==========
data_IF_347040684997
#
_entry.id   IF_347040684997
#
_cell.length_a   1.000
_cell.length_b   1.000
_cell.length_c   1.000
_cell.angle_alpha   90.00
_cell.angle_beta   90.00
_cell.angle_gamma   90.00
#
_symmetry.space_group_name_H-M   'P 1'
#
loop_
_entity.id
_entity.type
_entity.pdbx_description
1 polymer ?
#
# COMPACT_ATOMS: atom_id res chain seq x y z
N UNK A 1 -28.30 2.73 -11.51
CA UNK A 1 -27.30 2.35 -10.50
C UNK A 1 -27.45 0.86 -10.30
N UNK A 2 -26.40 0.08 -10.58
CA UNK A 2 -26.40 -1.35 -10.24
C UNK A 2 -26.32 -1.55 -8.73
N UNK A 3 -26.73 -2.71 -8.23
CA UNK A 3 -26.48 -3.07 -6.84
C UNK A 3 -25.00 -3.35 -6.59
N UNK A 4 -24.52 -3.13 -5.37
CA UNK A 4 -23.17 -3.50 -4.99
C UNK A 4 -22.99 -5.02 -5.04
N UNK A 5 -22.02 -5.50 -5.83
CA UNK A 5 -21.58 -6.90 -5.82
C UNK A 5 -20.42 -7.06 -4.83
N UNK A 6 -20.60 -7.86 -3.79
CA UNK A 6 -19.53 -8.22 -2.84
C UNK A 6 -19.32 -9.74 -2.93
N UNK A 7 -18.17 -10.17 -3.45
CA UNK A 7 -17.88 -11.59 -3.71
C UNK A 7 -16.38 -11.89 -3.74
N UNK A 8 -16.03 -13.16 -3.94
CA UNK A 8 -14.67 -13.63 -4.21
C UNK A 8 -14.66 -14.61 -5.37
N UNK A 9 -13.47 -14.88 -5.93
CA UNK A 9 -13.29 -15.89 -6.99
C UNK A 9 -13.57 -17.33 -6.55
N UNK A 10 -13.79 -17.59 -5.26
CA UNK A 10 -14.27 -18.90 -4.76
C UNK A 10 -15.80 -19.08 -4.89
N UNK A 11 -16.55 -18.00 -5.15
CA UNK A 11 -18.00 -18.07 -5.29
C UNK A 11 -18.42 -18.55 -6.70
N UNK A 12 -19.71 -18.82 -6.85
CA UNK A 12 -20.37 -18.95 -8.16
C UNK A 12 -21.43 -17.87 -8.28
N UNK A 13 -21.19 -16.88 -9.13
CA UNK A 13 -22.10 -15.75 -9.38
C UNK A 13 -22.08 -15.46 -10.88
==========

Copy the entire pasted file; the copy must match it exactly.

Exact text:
data_IF_347040684997
#
_entry.id   IF_347040684997
#
_cell.length_a   1.000
_cell.length_b   1.000
_cell.length_c   1.000
_cell.angle_alpha   90.00
_cell.angle_beta   90.00
_cell.angle_gamma   90.00
#
_symmetry.space_group_name_H-M   'P 1'
#
loop_
_entity.id
_entity.type
_entity.pdbx_description
1 polymer ?
#
# COMPACT_ATOMS: atom_id res chain seq x y z
N UNK A 1 -28.30 2.73 -11.51
CA UNK A 1 -27.30 2.35 -10.50
C UNK A 1 -27.45 0.86 -10.30
N UNK A 2 -26.40 0.08 -10.58
CA UNK A 2 -26.40 -1.35 -10.24
C UNK A 2 -26.32 -1.55 -8.73
N UNK A 3 -26.73 -2.71 -8.23
CA UNK A 3 -26.48 -3.07 -6.84
C UNK A 3 -25.00 -3.35 -6.59
N UNK A 4 -24.52 -3.13 -5.37
CA UNK A 4 -23.17 -3.50 -4.99
C UNK A 4 -22.99 -5.02 -5.04
N UNK A 5 -22.02 -5.50 -5.83
CA UNK A 5 -21.58 -6.90 -5.82
C UNK A 5 -20.42 -7.06 -4.83
N UNK A 6 -20.60 -7.86 -3.79
CA UNK A 6 -19.53 -8.22 -2.84
C UNK A 6 -19.32 -9.74 -2.93
N UNK A 7 -18.17 -10.17 -3.45
CA UNK A 7 -17.88 -11.59 -3.71
C UNK A 7 -16.38 -11.89 -3.74
N UNK A 8 -16.03 -13.16 -3.94
CA UNK A 8 -14.67 -13.63 -4.21
C UNK A 8 -14.66 -14.61 -5.37
N UNK A 9 -13.47 -14.88 -5.93
CA UNK A 9 -13.29 -15.89 -6.99
C UNK A 9 -13.57 -17.33 -6.55
N UNK A 10 -13.79 -17.59 -5.26
CA UNK A 10 -14.27 -18.90 -4.76
C UNK A 10 -15.80 -19.08 -4.89
N UNK A 11 -16.55 -18.00 -5.15
CA UNK A 11 -18.00 -18.07 -5.29
C UNK A 11 -18.42 -18.55 -6.70
N UNK A 12 -19.71 -18.82 -6.85
CA UNK A 12 -20.37 -18.95 -8.16
C UNK A 12 -21.43 -17.87 -8.28
N UNK A 13 -21.19 -16.88 -9.13
CA UNK A 13 -22.10 -15.75 -9.38
C UNK A 13 -22.08 -15.46 -10.88